22 July 2009

Eagle Twin —The Unkindness of Crows

Back in March a few friends returned from SXSW with real good things to say about a couple bands they caught down in Austin. One of those bands was Eagle Twin, the new project from former Iceburn "collectivist" Gentry Densley. At the time I was not aware of the connection and, really, there isn't too much to suggest one—aesthetically anyway—between the two. The Iceburn Collective was, for the sake of brevity, a music-major's hardcore band that, over time, morphed into a sprawling avant-garde jazz ensemble. I'm not familiar with their whole catalogue, but what I know never ceases to impress; straight-up punishing, heady, hardcore jazz in the early days to free-form jazz improv later on. Good stuff that I need to get further into, but I digress...

Eagle Twin, on the other hand, is a far cry from the cerebral hardcore-cum-jazz of Densley's former work. Here, with his baritone guitar, he has teamed up with drummer Tyler Smith to form a wondrous hybrid of doom on their debut, The Unkindness of Crows. "A hybrid of 'doom' and what?" You may ask. That's where this duo gets interesting.

As they hail from Salt Lake City, there is a noticeable lack of the "sludginess" found in their peers from more humid climes. Eagle Twin, much like Kyuss or Earth's Hex album, is a strictly desert West affair. Wind howls, blows sand and tumbleweed and carries your scent off to the scavengers who've taken brief refuge from the sun. This is monolithic stone, canyons and salt flats; a harsh, yet majestic landscape that holds a deep echo of banditry, solitude, peace and foreboding. Think of the forgotten country Americana of Hex occasionally interspersed with Kyuss-ian grooves and you'll have a rudimentary idea of Eagle Twin.

While the Kyuss comparisons might be a bit of a stretch, their low-end fire rumble was always Dr. Gonzo tearing through Death Valley. Eagle Twin keeps toward a slower, Earth-like pace, but with more growl and grime—here a mixture of sand and motor oil—seeping through. These towers of doom happen to also be new labelmates, as The Unkindess of Crows is being released by Southern Lord. I highly, highly recommend picking this up and checking them out live, as they'll be touring with Earth (yay!) and Pelican (blehh, boring) later this fall.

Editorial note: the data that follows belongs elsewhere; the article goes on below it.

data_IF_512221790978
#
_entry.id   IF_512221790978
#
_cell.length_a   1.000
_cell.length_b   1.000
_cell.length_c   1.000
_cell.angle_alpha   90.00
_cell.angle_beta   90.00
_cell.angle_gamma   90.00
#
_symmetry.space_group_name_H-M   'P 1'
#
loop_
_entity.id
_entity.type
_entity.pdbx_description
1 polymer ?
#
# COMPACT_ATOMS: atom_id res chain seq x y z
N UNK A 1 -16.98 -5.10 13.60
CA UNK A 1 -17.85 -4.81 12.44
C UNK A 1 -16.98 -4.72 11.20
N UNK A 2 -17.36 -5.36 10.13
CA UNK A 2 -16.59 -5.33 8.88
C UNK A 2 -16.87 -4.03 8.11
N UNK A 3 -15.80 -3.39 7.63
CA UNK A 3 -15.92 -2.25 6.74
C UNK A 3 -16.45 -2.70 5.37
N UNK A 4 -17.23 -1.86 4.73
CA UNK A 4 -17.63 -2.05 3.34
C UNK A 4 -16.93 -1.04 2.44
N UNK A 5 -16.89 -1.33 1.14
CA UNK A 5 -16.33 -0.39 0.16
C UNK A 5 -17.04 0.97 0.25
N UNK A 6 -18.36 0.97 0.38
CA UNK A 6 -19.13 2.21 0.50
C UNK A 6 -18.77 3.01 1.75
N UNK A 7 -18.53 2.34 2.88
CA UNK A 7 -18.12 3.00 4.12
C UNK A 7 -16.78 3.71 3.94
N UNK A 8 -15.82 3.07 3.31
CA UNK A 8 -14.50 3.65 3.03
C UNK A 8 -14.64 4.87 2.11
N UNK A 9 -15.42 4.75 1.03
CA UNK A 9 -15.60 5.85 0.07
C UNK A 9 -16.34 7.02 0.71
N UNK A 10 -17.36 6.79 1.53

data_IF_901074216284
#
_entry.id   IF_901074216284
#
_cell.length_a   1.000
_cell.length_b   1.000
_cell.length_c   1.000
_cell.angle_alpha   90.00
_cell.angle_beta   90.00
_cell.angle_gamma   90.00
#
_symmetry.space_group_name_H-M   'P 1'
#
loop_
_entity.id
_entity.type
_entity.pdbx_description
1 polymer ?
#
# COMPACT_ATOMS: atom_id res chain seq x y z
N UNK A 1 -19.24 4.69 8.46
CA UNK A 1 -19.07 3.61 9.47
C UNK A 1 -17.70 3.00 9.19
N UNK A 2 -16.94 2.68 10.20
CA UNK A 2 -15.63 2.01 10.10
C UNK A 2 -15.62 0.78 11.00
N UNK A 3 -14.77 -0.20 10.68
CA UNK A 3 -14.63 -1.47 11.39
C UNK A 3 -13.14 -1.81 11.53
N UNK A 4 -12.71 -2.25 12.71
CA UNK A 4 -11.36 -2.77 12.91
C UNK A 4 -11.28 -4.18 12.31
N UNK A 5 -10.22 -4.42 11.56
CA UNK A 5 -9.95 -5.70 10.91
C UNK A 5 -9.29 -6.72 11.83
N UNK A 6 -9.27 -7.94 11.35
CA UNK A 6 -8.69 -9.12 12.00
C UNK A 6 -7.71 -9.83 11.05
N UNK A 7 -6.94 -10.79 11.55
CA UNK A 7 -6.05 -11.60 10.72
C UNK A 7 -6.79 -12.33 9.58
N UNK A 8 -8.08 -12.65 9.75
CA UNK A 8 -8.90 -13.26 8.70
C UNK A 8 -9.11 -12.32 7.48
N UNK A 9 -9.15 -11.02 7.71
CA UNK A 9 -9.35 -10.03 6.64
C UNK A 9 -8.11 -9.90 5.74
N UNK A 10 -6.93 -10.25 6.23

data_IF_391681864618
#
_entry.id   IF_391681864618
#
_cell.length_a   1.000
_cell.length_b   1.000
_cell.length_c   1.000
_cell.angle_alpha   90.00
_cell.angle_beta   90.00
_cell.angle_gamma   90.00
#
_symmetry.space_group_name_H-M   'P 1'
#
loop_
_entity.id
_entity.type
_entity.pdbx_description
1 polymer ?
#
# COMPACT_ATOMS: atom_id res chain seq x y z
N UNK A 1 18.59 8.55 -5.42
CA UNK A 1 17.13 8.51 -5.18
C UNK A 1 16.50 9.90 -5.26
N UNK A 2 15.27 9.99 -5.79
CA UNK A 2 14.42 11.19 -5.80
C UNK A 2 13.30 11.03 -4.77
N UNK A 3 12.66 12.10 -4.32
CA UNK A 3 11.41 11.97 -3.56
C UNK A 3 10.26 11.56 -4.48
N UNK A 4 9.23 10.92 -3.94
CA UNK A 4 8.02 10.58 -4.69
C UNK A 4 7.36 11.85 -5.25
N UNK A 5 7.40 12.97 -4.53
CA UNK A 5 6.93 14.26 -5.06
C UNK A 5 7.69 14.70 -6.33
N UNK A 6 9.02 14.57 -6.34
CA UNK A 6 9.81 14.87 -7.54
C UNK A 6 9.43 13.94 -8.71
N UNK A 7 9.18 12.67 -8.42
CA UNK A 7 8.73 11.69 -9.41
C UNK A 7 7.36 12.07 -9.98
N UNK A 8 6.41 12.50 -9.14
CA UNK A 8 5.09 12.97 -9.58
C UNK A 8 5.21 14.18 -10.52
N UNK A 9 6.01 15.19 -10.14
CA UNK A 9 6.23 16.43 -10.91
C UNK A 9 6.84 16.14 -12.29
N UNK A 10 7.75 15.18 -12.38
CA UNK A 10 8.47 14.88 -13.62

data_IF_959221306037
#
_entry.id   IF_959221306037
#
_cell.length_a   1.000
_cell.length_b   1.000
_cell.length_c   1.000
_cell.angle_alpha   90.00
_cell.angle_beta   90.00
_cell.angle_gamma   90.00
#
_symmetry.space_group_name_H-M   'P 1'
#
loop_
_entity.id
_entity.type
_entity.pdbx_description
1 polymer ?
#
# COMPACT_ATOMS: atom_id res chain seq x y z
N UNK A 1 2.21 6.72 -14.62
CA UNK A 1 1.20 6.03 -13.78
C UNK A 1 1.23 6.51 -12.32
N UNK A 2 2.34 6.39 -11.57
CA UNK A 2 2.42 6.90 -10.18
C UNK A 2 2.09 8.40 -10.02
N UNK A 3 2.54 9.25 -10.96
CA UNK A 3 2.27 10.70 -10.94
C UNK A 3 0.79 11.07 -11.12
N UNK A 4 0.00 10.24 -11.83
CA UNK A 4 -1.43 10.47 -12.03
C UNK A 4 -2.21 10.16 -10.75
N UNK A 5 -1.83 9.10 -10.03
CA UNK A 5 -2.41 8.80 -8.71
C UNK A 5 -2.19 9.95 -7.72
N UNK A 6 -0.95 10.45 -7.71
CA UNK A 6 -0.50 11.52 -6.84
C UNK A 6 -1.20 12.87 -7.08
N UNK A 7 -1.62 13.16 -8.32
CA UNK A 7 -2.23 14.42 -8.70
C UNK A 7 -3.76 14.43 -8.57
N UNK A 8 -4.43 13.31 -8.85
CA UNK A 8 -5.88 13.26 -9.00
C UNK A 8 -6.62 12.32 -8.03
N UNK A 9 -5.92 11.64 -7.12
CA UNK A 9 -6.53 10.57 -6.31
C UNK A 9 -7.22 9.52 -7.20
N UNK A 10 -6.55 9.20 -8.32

YOB—The Great Cessation

Following the breakup of Middian after numerous hassles and setbacks, Mike Scheidt has returned with a reformed YOB and a new album. Though bassist Isamu Sato left for good following 2005's The Unreal Never Lived, drummer Travis Foster is back with new Middian (I'm an idiot) bassist Aaron Reiseberg filling Sato's spot. The result of this collaboration is The Great Cessation, an album that could just as easily been dubbed a Middian record (if not for those sue-happy jackasses in Wisconsin) as much as a YOB record.

Given that I can listen to The Unreal Never Lived repeatedly without ever remotely glimpsing boredom, it would take quite a feat for this trio to top that record with their new release. Still, I'm finding The Great Cessation to be a very enjoyable listen. It's not as demanding a listen, the riffs being generally more straightforward with less overt psychedelia, but there is something to be said for this record's simplicity.

I know a few people whose major complaint with YOB had been their tendency to meander and repeat excessively. There is little of that here; the songs are shorter and more focused, much like those on Middian's sole release, Age Eternal. However, the tempos have slowed again to proper YOB levels, eliciting those strains of dread and feelings of being gradually dragged ever downward.